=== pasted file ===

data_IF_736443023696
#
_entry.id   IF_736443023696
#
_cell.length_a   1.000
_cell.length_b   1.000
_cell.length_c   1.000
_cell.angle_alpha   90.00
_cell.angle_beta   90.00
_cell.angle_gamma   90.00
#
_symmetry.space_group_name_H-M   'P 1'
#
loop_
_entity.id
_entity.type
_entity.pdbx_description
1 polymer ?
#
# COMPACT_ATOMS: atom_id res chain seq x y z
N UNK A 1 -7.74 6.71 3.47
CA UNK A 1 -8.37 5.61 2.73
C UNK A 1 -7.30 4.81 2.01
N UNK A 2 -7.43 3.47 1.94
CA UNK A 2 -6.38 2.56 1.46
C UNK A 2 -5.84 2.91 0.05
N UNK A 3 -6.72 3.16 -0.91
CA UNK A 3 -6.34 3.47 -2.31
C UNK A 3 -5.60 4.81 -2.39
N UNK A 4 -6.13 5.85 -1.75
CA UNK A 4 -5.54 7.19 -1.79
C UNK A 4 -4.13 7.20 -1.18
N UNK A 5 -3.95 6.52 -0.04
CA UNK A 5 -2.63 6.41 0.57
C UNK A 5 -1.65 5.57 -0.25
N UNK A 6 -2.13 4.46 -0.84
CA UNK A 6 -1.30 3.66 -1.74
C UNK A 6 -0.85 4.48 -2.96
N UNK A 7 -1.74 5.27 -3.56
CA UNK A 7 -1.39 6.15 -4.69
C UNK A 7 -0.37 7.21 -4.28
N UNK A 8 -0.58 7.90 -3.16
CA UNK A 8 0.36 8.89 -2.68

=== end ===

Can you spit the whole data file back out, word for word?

data_IF_736443023696
#
_entry.id   IF_736443023696
#
_cell.length_a   1.000
_cell.length_b   1.000
_cell.length_c   1.000
_cell.angle_alpha   90.00
_cell.angle_beta   90.00
_cell.angle_gamma   90.00
#
_symmetry.space_group_name_H-M   'P 1'
#
loop_
_entity.id
_entity.type
_entity.pdbx_description
1 polymer ?
#
# COMPACT_ATOMS: atom_id res chain seq x y z
N UNK A 1 -7.74 6.71 3.47
CA UNK A 1 -8.37 5.61 2.73
C UNK A 1 -7.30 4.81 2.01
N UNK A 2 -7.43 3.47 1.94
CA UNK A 2 -6.38 2.56 1.46
C UNK A 2 -5.84 2.91 0.05
N UNK A 3 -6.72 3.16 -0.91
CA UNK A 3 -6.34 3.47 -2.31
C UNK A 3 -5.60 4.81 -2.39
N UNK A 4 -6.13 5.85 -1.75
CA UNK A 4 -5.54 7.19 -1.79
C UNK A 4 -4.13 7.20 -1.18
N UNK A 5 -3.95 6.52 -0.04
CA UNK A 5 -2.63 6.41 0.57
C UNK A 5 -1.65 5.57 -0.25
N UNK A 6 -2.13 4.46 -0.84
CA UNK A 6 -1.30 3.66 -1.74
C UNK A 6 -0.85 4.48 -2.96
N UNK A 7 -1.74 5.27 -3.56
CA UNK A 7 -1.39 6.15 -4.69
C UNK A 7 -0.37 7.21 -4.28
N UNK A 8 -0.58 7.90 -3.16
CA UNK A 8 0.36 8.89 -2.68